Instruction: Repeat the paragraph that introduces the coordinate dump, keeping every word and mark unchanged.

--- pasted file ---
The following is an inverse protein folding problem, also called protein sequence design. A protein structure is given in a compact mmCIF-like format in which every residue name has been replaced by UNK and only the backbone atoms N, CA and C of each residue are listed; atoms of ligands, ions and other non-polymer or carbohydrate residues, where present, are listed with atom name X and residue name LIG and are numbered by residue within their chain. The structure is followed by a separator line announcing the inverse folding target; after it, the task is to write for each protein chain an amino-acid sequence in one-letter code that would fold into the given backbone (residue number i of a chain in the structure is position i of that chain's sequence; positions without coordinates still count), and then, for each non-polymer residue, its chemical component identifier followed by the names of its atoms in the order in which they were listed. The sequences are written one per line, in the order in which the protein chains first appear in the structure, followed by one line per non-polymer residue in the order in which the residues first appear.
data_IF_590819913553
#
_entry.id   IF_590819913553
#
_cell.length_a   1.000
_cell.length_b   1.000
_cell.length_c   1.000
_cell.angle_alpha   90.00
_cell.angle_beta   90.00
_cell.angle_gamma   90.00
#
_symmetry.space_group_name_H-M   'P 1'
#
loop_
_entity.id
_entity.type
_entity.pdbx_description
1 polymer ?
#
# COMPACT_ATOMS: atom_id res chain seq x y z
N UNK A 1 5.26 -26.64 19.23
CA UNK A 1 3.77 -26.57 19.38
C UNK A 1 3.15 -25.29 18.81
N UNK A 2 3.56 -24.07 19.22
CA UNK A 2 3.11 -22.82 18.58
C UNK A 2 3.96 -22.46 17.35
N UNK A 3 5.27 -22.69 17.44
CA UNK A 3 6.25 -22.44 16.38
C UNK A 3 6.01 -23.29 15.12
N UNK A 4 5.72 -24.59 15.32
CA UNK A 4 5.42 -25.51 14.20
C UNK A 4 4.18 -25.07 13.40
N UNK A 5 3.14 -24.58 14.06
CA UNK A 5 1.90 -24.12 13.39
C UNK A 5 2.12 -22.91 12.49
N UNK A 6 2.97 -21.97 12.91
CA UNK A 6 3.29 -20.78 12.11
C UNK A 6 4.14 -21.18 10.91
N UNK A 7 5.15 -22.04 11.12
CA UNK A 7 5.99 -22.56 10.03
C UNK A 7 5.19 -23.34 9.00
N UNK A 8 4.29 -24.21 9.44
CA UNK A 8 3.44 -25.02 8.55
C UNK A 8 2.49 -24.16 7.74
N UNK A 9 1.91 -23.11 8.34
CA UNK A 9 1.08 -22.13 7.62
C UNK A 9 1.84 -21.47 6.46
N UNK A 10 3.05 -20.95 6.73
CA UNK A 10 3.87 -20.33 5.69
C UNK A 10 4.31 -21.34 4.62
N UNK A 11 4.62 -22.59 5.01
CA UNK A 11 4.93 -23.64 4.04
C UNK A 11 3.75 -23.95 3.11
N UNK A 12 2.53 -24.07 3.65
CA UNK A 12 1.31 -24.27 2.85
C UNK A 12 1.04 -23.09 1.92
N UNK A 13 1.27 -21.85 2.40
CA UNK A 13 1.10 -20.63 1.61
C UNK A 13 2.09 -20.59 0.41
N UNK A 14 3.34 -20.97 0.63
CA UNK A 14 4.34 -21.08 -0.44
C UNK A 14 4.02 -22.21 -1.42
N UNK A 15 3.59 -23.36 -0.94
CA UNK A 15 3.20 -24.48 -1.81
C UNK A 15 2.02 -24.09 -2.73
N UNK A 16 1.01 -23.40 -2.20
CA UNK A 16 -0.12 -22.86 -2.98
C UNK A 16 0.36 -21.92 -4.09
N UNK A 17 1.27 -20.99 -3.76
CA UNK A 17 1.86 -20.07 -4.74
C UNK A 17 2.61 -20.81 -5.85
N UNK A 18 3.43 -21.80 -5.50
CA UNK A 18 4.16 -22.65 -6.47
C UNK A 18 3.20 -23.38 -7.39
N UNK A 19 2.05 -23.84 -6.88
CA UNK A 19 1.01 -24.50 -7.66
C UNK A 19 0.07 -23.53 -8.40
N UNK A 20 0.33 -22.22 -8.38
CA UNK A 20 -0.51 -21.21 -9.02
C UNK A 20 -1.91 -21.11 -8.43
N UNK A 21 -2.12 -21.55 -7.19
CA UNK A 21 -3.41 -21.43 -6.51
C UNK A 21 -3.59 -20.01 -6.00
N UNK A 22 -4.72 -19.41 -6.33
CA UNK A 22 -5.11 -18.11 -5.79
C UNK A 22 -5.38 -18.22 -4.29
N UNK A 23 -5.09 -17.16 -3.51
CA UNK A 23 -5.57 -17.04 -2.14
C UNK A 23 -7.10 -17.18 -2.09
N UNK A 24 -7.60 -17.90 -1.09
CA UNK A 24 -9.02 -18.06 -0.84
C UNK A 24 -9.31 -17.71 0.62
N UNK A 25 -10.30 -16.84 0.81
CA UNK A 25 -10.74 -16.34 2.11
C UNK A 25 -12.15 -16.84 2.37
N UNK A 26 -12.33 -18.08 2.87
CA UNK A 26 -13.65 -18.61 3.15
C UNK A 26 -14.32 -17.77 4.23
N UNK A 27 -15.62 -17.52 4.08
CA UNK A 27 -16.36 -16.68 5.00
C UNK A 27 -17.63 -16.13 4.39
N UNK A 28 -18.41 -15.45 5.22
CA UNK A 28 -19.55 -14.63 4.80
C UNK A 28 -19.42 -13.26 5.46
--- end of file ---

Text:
The following is an inverse protein folding problem, also called protein sequence design. A protein structure is given in a compact mmCIF-like format in which every residue name has been replaced by UNK and only the backbone atoms N, CA and C of each residue are listed; atoms of ligands, ions and other non-polymer or carbohydrate residues, where present, are listed with atom name X and residue name LIG and are numbered by residue within their chain. The structure is followed by a separator line announcing the inverse folding target; after it, the task is to write for each protein chain an amino-acid sequence in one-letter code that would fold into the given backbone (residue number i of a chain in the structure is position i of that chain's sequence; positions without coordinates still count), and then, for each non-polymer residue, its chemical component identifier followed by the names of its atoms in the order in which they were listed. The sequences are written one per line, in the order in which the protein chains first appear in the structure, followed by one line per non-polymer residue in the order in which the residues first appear.